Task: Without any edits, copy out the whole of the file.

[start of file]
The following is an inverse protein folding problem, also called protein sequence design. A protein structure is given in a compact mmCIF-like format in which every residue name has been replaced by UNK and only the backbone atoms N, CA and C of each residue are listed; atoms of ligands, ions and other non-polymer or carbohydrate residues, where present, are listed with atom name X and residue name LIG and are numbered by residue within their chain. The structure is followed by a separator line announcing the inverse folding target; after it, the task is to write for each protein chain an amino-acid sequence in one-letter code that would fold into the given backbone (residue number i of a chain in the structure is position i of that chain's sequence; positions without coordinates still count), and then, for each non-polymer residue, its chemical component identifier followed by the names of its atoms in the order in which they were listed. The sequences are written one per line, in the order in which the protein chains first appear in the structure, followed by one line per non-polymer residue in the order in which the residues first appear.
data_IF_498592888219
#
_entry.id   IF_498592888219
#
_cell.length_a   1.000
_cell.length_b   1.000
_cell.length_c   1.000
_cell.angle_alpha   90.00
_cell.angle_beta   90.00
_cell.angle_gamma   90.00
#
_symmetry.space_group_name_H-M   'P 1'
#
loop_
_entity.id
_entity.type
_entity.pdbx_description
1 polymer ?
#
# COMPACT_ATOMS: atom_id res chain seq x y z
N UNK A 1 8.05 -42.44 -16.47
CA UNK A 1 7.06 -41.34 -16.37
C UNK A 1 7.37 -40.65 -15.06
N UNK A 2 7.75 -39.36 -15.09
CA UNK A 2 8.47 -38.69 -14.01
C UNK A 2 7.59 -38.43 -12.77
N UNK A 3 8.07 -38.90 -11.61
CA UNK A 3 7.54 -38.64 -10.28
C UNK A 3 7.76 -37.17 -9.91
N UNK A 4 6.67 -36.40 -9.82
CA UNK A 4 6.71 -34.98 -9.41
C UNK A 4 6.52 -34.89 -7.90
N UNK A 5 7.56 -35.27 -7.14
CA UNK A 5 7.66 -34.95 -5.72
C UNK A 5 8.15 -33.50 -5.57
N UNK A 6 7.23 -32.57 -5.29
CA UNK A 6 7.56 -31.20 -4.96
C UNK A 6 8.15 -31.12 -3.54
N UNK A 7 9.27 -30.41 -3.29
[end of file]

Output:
The following is an inverse protein folding problem, also called protein sequence design. A protein structure is given in a compact mmCIF-like format in which every residue name has been replaced by UNK and only the backbone atoms N, CA and C of each residue are listed; atoms of ligands, ions and other non-polymer or carbohydrate residues, where present, are listed with atom name X and residue name LIG and are numbered by residue within their chain. The structure is followed by a separator line announcing the inverse folding target; after it, the task is to write for each protein chain an amino-acid sequence in one-letter code that would fold into the given backbone (residue number i of a chain in the structure is position i of that chain's sequence; positions without coordinates still count), and then, for each non-polymer residue, its chemical component identifier followed by the names of its atoms in the order in which they were listed. The sequences are written one per line, in the order in which the protein chains first appear in the structure, followed by one line per non-polymer residue in the order in which the residues first appear.
data_IF_498592888219
#
_entry.id   IF_498592888219
#
_cell.length_a   1.000
_cell.length_b   1.000
_cell.length_c   1.000
_cell.angle_alpha   90.00
_cell.angle_beta   90.00
_cell.angle_gamma   90.00
#
_symmetry.space_group_name_H-M   'P 1'
#
loop_
_entity.id
_entity.type
_entity.pdbx_description
1 polymer ?
#
# COMPACT_ATOMS: atom_id res chain seq x y z
N UNK A 1 8.05 -42.44 -16.47
CA UNK A 1 7.06 -41.34 -16.37
C UNK A 1 7.37 -40.65 -15.06
N UNK A 2 7.75 -39.36 -15.09
CA UNK A 2 8.47 -38.69 -14.01
C UNK A 2 7.59 -38.43 -12.77
N UNK A 3 8.07 -38.90 -11.61
CA UNK A 3 7.54 -38.64 -10.28
C UNK A 3 7.76 -37.17 -9.91
N UNK A 4 6.67 -36.40 -9.82
CA UNK A 4 6.71 -34.98 -9.41
C UNK A 4 6.52 -34.89 -7.90
N UNK A 5 7.56 -35.27 -7.14
CA UNK A 5 7.66 -34.95 -5.72
C UNK A 5 8.15 -33.50 -5.57
N UNK A 6 7.23 -32.57 -5.29
CA UNK A 6 7.56 -31.20 -4.96
C UNK A 6 8.15 -31.12 -3.54
N UNK A 7 9.27 -30.41 -3.29